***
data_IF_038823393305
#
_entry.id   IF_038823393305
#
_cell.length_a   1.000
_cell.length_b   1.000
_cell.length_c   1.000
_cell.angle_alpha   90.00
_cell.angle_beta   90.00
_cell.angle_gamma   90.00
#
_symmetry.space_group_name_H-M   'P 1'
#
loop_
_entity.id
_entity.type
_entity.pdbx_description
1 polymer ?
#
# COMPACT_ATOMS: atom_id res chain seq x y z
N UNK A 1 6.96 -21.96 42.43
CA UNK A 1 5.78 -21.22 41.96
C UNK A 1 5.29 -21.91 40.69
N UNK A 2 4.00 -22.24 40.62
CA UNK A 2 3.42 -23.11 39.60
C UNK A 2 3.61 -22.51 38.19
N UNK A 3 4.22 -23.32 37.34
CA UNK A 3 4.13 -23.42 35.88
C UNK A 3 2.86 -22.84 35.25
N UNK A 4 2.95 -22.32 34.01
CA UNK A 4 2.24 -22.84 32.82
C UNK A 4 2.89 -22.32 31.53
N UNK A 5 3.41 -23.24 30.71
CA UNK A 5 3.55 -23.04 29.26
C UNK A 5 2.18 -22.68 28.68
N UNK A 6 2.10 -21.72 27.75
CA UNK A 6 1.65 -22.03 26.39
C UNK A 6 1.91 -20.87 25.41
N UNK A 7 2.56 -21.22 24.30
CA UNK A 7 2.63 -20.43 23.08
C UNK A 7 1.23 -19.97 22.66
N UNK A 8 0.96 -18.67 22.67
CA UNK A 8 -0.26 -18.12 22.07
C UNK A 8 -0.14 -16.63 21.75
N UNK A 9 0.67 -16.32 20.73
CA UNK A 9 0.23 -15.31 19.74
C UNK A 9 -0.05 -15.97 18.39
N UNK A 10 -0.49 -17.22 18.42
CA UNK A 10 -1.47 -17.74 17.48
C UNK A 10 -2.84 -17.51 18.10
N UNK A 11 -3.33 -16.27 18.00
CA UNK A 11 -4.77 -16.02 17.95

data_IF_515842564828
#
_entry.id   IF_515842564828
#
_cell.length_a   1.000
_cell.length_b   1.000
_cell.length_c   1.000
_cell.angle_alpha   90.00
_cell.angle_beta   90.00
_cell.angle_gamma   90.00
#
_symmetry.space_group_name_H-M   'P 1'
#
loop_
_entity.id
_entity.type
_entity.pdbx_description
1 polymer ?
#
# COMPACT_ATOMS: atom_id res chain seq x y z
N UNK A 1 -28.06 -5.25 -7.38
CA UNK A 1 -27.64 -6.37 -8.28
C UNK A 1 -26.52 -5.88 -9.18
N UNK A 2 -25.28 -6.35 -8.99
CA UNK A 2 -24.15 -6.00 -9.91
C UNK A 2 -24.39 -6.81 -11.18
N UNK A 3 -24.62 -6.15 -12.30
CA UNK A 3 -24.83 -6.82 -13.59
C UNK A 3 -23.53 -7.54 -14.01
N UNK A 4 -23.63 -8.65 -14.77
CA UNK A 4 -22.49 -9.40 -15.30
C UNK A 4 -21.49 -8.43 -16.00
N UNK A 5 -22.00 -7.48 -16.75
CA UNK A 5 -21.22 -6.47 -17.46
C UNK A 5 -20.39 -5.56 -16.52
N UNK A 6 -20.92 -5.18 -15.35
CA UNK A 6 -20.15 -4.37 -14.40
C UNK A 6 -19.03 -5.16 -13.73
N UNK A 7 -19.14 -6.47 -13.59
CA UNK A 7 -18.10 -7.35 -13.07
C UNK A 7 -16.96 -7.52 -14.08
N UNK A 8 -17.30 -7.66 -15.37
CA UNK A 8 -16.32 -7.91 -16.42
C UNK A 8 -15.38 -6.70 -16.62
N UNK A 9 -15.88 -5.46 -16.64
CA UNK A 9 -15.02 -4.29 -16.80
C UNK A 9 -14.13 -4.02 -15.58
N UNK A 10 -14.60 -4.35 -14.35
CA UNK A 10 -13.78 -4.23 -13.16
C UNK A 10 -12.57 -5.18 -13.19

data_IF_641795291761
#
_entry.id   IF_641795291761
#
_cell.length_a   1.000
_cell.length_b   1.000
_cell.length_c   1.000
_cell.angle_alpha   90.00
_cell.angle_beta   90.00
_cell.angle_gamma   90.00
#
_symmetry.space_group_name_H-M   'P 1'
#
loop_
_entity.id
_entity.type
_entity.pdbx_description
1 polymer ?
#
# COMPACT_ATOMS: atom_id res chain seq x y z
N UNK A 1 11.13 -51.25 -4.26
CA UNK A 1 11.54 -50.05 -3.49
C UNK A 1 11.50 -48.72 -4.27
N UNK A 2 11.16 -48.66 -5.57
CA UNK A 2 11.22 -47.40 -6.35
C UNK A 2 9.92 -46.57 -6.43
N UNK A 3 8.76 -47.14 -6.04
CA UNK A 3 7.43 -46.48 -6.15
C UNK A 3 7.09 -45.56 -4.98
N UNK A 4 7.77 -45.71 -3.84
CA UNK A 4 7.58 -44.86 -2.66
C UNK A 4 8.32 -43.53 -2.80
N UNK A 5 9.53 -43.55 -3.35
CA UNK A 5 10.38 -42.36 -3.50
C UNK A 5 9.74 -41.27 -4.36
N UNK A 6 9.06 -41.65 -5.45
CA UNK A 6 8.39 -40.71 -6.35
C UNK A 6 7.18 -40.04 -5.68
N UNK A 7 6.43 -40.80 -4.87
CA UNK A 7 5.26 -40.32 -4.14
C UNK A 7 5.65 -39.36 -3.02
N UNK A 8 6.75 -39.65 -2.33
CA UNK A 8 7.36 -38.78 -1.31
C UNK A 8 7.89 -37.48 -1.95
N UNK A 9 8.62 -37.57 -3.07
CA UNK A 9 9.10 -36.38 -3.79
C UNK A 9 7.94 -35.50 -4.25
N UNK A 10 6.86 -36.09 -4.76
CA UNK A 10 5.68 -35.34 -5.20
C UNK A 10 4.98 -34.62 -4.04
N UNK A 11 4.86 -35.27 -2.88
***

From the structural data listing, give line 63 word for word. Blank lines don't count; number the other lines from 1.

#